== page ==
Two of the main unplanned outcomes I see are:
- Loss of speed – create a really complicated process and I guarantee you’ll create a dependency on a person who’ll need to maintain it. The more dependencies you create, the more people are involved and the slower everything goes.
- Unhelpful processes – too many changes and too much complexity can mean your CRM doesn’t reflect what’s happening in your business.
You can try to correct these problems by unpicking the complexity. Or, as happens in many businesses, you’ll become stuck because the software is too complex and stacked like a house of cards. Make one minor change and the whole system could come crashing down.
At this point, many businesses end up starting their CRM journey again, because the system has become unmaintainable. Some businesses will do this three, five, six times. All because they haven’t kept it simple.
But what happens if you really need your CRM to do something a little different? That’s where my third principle comes in.
3 – YAGNI – you ain’t gonna need it
Whether you’re introducing a CRM for the first time or you’ve over complicated an existing CRM system, this idea is extremely important.
The key to a successful CRM is to only add the elements you really need.
A good place to start is to make sure you understand your process in real life. Then reflect that in the system and, where you can, simplify it. If there are five processes that you don’t really need, don’t bother adding them. Because, as a basic principle of software development teaches, you ain’t gonna need it.
Instead of trying to track absolutely everything in your CRM, you should ensure your software reflects as simple a version of real life as possible.
Treat your CRM like you would treat an ongoing software product and improve it bit by bit. Use a spreadsheet to list all the fields and processes you’ve added and a brief description of what each does. This doesn’t take very long, it helps you clarify your thinking and makes it easier to unpick any changes if needed.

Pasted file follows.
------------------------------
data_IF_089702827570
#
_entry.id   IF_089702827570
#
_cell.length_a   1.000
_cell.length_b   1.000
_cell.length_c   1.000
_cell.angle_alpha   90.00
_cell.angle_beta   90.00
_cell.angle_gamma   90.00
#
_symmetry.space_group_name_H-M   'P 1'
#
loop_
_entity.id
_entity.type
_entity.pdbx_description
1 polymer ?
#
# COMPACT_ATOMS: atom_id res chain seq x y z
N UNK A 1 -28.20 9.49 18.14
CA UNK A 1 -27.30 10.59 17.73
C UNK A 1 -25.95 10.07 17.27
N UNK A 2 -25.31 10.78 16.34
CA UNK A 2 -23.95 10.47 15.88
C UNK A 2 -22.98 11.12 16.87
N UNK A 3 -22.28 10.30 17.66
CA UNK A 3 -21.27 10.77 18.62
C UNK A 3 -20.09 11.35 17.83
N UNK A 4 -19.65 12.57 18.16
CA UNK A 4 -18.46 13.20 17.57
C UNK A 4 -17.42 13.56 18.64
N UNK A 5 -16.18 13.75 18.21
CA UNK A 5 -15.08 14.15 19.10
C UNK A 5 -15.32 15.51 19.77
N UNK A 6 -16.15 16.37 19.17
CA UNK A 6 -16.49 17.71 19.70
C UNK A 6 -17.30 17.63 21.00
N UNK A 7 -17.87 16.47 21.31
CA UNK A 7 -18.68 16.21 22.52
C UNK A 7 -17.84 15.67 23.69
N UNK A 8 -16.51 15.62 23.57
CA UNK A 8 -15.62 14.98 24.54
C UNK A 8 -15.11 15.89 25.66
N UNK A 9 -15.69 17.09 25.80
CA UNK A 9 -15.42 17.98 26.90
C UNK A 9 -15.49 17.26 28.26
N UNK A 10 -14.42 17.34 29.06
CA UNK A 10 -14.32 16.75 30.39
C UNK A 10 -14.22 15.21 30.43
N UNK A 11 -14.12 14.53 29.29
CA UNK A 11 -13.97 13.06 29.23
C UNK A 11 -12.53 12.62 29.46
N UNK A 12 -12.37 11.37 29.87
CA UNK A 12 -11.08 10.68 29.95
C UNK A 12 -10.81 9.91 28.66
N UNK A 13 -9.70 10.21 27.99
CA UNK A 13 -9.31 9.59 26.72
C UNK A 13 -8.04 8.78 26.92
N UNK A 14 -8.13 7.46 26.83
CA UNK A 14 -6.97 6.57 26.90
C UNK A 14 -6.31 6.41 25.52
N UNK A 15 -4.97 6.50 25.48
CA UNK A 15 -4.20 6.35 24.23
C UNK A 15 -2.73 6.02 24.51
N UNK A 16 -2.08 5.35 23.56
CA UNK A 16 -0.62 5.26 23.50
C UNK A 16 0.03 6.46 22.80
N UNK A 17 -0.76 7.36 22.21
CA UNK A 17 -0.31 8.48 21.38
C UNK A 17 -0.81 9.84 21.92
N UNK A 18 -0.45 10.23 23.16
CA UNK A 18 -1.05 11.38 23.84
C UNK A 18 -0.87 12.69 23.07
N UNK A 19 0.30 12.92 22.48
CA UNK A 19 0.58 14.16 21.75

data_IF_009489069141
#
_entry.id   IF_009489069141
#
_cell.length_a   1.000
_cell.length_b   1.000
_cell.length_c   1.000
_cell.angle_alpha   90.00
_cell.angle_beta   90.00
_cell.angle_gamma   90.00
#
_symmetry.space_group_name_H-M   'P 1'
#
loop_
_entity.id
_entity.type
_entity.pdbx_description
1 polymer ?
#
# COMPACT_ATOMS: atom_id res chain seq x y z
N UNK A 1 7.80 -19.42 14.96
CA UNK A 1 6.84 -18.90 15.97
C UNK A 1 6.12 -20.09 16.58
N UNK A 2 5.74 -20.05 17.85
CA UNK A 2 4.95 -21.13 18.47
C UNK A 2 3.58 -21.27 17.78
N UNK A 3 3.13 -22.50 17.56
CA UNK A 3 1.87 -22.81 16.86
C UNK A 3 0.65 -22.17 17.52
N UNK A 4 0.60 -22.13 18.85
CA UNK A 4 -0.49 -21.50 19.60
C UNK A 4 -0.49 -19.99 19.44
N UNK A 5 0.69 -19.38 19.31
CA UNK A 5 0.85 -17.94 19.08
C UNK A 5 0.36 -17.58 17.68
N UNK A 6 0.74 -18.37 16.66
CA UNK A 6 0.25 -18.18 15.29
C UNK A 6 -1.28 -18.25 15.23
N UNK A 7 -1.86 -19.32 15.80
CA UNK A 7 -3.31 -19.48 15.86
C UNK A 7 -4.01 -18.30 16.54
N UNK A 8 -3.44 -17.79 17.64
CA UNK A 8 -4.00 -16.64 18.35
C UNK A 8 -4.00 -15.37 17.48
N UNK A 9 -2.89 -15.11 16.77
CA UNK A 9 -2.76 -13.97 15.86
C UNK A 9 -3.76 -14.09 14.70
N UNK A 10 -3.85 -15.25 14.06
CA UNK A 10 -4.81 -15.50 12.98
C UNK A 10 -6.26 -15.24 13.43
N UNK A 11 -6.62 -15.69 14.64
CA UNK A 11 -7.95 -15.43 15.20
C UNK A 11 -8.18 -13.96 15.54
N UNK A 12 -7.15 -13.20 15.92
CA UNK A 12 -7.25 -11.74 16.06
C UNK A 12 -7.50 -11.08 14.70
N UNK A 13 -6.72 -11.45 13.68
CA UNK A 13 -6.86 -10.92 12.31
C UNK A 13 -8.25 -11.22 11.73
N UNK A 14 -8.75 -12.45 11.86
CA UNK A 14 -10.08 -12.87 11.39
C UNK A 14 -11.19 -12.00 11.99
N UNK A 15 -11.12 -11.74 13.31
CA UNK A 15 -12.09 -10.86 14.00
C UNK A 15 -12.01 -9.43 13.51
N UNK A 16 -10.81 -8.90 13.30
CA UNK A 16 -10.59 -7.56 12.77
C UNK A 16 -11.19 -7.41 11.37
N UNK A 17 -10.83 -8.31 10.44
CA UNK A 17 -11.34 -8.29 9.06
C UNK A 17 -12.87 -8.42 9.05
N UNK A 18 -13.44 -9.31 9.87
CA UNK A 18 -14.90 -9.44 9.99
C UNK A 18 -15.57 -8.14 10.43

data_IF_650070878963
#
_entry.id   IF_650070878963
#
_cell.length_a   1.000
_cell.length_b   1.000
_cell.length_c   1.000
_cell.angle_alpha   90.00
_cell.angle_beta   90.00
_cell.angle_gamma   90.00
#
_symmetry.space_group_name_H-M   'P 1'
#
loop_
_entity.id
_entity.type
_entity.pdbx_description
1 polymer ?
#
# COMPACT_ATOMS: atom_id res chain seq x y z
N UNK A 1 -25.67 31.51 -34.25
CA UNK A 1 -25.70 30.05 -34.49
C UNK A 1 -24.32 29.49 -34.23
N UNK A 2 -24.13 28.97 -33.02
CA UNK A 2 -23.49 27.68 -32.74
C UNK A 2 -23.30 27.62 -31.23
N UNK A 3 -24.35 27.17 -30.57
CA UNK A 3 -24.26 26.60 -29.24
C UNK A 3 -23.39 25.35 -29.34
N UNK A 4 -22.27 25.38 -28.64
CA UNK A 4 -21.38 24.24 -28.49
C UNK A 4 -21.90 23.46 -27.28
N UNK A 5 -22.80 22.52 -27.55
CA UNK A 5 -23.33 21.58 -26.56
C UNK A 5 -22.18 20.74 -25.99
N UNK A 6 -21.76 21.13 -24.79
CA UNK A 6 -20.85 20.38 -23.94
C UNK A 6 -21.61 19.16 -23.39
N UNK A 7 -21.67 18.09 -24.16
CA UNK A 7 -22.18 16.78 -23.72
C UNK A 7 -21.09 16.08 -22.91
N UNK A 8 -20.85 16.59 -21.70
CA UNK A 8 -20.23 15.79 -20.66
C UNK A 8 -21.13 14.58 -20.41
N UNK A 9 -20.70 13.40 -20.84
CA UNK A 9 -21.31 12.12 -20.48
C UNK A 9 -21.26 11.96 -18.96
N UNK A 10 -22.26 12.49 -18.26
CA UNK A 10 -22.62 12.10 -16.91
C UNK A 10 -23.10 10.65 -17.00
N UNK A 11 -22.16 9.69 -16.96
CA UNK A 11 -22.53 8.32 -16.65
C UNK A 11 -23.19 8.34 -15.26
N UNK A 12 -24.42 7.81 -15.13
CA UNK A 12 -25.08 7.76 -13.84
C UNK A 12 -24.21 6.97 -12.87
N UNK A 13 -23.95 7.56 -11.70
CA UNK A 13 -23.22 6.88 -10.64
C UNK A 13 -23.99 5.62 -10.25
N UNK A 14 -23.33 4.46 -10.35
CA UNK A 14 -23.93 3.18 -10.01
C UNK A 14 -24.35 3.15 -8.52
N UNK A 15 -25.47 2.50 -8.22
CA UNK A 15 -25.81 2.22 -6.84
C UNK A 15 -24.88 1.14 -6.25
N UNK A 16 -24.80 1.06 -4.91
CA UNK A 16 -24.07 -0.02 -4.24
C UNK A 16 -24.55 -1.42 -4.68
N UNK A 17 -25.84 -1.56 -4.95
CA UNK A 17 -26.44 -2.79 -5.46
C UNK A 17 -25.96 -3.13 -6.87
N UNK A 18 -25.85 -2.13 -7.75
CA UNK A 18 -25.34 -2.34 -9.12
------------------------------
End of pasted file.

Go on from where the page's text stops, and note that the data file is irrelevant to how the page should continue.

Try making minor adjustments to the system by adding the smallest number of fields possible to achieve your goal. Or by introducing the shortest, quickest and most simple process you can, then seeing where it breaks.
Build your system in this way and you’ll ensure your workflows are as short as possible. Rather than giving your sales team a complex process to understand and solve, you’ll help them focus on what they need to do next. And by ensuring your system shows them exactly what’s going on, it will be really clear where their energy should be focused.
The second you expand the number of columns in your workflow, you’ll end up with a load of hidden information. Work that should have been closed out months ago, but no one’s bothered to do it because it’s not disrupting their flow of work.
Over-flex your solution and you’ll soon run into problems. You’ll end up with an overly complex product, which becomes hard to change and hides where the real problems are. By creating the most simple CRM you can, any problems will surface pretty quickly so you can then fix them, step by simple step.
Know your red flags
How do you know when your CRM isn’t serving you as best it could? It’s pretty simple really.
Your CRM is doing its job if it:
- Makes sure everyone has the information they need.
- Helps everyone know exactly what they need to do now.
- Ensures people know where their focus should be.
- Makes everyone who’s using it feel great.
Your CRM is not working if:
- You’ve created a lot of noise that people need to start ignoring.
- You’ve introduced additional cognitive load.
- Your team doesn’t know what’s going on or what to do next.
- Your sales team hates the system and would find it easier to use a spreadsheet.
Any of these issues should act as a warning flag that your CRM is more complex than it needs to be.
Yes, you need processes and software to ensure a scalable business. But a formal process is never the end-goal. Your CRM is there to help your team increase sales and customer satisfaction so your business makes more money. If at any point your process inhibits that, you’ve gone wrong and it’s time to pull back.